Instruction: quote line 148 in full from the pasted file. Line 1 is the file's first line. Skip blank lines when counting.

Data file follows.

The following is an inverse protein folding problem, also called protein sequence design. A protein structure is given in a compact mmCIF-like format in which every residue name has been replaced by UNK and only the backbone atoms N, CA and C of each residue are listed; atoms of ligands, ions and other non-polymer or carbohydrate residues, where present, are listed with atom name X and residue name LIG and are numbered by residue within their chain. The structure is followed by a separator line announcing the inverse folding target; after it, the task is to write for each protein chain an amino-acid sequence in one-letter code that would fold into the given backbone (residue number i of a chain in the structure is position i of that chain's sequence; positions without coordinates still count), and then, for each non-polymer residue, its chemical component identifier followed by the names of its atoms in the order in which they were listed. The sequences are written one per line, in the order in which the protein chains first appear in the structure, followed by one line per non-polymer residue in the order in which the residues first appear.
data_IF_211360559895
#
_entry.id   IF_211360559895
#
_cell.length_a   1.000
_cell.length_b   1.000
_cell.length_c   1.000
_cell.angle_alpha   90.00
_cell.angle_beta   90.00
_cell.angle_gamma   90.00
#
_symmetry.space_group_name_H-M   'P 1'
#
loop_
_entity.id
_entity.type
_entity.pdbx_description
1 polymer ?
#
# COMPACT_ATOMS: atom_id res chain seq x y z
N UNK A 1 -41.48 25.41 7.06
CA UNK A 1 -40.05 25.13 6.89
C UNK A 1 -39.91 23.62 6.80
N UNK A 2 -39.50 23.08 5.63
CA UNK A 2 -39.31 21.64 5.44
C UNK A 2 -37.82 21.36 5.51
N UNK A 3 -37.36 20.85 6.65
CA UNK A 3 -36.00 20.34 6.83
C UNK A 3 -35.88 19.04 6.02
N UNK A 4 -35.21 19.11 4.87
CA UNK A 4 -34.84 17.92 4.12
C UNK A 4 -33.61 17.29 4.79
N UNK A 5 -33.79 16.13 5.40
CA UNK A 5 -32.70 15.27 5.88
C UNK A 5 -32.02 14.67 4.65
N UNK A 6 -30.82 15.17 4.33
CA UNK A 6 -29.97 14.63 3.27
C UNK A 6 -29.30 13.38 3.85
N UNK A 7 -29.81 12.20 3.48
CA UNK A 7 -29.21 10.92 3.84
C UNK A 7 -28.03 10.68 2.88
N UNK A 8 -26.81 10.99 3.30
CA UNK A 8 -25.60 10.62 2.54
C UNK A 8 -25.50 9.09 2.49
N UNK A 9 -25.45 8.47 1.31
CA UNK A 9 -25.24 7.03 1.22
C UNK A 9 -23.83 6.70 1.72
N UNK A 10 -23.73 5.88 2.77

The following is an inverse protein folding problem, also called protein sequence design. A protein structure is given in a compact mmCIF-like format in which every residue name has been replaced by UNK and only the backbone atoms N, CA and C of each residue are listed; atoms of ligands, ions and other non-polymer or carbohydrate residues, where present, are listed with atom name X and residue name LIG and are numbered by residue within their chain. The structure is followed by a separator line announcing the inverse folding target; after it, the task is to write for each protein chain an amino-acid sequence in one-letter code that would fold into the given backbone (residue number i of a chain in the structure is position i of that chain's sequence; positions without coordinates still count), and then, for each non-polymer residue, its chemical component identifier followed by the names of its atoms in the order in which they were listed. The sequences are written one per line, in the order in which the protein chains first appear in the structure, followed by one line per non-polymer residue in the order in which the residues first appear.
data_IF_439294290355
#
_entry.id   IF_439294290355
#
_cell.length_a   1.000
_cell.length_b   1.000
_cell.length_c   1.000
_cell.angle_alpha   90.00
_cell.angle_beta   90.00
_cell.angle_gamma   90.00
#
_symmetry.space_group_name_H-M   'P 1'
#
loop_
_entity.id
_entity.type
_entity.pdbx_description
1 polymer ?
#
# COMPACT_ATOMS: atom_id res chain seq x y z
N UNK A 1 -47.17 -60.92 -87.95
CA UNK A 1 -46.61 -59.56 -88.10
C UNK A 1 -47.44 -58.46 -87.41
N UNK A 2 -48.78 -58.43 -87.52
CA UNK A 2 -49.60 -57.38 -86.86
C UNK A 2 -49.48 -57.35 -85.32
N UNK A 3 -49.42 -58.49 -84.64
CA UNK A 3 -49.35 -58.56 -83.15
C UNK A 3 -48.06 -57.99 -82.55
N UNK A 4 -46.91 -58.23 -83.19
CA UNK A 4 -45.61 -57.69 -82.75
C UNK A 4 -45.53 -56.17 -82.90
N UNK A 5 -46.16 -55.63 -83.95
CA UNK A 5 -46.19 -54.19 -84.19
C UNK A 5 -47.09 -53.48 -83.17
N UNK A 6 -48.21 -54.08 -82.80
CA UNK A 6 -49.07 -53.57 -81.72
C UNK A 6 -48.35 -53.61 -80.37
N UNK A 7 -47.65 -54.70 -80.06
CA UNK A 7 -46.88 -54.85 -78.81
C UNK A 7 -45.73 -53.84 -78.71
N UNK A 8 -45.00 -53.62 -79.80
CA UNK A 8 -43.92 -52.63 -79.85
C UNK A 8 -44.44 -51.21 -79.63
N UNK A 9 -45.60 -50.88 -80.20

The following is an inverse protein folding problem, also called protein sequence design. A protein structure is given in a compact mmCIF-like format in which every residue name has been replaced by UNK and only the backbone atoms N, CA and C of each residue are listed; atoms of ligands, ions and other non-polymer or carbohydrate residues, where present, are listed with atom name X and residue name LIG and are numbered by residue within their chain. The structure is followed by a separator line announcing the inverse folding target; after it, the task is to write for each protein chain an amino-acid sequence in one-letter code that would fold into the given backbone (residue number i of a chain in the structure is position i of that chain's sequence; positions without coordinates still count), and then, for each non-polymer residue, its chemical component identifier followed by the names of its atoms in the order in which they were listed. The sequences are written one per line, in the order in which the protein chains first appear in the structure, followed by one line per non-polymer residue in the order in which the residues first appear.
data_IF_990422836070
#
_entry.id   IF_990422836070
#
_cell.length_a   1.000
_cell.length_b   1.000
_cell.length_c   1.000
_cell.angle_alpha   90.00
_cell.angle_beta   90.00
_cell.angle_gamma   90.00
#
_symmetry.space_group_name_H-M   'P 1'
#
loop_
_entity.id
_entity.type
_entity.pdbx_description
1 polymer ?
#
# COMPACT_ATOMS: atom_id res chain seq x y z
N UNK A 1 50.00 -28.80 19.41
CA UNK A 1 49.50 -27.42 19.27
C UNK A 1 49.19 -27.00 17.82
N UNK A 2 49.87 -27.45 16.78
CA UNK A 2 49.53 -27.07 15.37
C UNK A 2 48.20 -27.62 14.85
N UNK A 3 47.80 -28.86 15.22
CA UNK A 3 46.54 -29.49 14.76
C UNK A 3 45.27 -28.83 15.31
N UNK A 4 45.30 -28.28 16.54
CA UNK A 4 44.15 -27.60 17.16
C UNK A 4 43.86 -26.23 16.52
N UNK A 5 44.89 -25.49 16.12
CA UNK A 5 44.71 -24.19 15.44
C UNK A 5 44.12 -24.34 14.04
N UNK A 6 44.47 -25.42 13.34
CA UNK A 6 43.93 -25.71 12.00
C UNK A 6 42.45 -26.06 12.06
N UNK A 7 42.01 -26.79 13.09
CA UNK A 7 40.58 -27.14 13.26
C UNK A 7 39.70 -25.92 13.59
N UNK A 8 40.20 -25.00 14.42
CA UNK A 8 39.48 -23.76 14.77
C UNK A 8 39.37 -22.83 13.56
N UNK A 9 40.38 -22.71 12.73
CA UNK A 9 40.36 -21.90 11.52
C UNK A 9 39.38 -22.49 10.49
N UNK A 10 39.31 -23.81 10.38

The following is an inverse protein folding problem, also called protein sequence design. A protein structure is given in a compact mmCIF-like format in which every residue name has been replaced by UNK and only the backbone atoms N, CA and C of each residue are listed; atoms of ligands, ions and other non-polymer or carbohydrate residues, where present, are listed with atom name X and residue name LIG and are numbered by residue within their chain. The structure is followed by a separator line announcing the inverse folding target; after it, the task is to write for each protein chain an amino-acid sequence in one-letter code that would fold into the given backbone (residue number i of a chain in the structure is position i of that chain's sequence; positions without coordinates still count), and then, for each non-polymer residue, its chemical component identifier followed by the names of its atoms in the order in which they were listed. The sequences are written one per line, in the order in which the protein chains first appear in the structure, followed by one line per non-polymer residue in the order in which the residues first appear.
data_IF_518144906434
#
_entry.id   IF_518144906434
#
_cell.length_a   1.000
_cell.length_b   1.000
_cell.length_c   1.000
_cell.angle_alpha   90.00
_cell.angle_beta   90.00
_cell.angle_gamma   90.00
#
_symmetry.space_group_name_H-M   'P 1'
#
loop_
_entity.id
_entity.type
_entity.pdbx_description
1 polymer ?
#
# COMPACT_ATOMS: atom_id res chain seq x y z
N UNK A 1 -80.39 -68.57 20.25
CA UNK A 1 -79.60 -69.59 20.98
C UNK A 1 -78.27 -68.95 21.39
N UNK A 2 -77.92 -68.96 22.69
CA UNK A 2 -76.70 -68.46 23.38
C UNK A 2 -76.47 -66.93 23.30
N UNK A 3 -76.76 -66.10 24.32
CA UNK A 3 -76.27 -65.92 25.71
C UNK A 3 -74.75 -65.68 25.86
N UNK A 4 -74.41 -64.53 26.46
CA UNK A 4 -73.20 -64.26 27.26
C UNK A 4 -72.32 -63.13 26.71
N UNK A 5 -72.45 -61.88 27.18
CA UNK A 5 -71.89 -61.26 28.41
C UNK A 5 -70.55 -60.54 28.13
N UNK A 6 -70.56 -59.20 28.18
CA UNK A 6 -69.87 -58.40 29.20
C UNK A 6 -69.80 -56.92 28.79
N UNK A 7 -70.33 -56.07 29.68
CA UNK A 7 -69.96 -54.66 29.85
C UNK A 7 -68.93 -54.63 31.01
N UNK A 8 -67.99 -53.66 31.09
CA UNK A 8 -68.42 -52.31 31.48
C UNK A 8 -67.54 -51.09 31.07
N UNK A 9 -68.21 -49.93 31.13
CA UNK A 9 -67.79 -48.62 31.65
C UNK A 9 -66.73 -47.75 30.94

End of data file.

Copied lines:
_entry.id   IF_518144906434